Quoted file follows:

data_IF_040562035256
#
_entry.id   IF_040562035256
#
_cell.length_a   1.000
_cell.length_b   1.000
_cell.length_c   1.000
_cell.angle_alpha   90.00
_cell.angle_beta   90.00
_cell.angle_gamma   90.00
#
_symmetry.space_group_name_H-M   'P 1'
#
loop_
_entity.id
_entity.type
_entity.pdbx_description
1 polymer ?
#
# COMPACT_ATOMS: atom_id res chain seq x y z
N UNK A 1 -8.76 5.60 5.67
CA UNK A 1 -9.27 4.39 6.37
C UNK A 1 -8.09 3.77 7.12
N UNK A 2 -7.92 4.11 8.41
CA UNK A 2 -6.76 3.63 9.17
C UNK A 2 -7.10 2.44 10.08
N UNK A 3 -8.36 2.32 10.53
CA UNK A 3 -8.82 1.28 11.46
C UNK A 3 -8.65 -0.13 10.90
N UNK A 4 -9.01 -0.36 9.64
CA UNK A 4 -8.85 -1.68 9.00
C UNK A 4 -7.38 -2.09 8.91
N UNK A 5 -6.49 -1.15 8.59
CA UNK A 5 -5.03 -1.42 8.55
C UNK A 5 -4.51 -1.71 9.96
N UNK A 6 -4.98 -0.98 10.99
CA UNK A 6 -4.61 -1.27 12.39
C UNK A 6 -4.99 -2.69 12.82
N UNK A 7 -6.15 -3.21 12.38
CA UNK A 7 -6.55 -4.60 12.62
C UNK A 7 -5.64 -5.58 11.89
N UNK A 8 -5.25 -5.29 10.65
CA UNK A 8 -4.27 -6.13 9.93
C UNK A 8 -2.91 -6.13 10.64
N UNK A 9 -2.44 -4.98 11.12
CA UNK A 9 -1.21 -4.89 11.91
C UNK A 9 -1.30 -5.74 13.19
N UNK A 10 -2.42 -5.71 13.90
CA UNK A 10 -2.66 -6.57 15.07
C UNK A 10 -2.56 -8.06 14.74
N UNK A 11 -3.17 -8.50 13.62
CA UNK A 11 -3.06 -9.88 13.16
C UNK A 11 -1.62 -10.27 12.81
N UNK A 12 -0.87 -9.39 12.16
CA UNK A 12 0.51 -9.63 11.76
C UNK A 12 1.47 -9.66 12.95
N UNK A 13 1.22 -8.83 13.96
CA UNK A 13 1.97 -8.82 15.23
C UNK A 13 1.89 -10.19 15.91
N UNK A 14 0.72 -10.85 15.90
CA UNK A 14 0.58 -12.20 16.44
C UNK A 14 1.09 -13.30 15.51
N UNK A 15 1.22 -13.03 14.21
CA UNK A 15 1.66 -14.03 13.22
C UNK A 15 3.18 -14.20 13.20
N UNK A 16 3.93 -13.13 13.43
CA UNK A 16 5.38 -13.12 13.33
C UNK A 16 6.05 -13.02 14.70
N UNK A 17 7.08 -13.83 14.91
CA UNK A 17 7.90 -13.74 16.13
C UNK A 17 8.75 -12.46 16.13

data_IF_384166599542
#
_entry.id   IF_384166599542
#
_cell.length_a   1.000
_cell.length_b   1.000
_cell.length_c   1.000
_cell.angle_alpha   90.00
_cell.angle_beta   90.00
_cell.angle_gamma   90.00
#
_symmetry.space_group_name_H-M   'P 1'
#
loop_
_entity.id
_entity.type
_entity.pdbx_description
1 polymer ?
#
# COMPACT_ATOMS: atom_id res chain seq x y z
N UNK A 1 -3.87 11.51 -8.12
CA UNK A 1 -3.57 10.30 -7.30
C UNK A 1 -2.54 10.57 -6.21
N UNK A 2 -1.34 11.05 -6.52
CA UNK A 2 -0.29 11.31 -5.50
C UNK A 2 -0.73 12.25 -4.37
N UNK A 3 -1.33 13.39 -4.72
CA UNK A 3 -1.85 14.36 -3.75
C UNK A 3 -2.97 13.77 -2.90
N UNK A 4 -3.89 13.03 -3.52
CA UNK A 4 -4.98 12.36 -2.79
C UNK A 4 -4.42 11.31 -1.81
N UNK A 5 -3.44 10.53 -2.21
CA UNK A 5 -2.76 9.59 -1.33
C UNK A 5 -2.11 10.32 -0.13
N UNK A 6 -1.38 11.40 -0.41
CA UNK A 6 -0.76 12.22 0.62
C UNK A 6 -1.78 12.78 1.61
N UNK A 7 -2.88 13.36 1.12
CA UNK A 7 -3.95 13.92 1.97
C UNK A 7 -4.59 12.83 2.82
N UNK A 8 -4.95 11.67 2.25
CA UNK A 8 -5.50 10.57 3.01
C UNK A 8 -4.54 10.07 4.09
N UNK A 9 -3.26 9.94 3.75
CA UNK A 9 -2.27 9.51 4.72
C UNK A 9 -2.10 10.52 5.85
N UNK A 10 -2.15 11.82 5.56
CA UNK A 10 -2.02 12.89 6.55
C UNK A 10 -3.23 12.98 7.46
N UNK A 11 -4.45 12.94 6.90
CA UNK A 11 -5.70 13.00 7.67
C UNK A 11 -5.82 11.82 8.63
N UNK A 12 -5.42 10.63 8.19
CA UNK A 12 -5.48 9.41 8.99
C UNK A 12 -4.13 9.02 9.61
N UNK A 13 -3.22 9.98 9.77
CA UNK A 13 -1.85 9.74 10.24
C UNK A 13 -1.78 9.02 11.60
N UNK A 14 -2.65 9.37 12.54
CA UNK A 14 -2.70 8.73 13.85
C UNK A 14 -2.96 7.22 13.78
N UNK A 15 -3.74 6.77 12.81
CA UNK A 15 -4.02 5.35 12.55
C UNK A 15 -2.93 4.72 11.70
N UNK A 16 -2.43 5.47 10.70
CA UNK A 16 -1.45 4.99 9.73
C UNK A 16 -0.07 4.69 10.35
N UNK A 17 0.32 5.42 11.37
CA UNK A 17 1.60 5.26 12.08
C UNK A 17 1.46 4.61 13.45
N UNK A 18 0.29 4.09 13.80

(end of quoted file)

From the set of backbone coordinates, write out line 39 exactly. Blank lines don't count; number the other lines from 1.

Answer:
N UNK A 7 -6.15 -3.21 12.38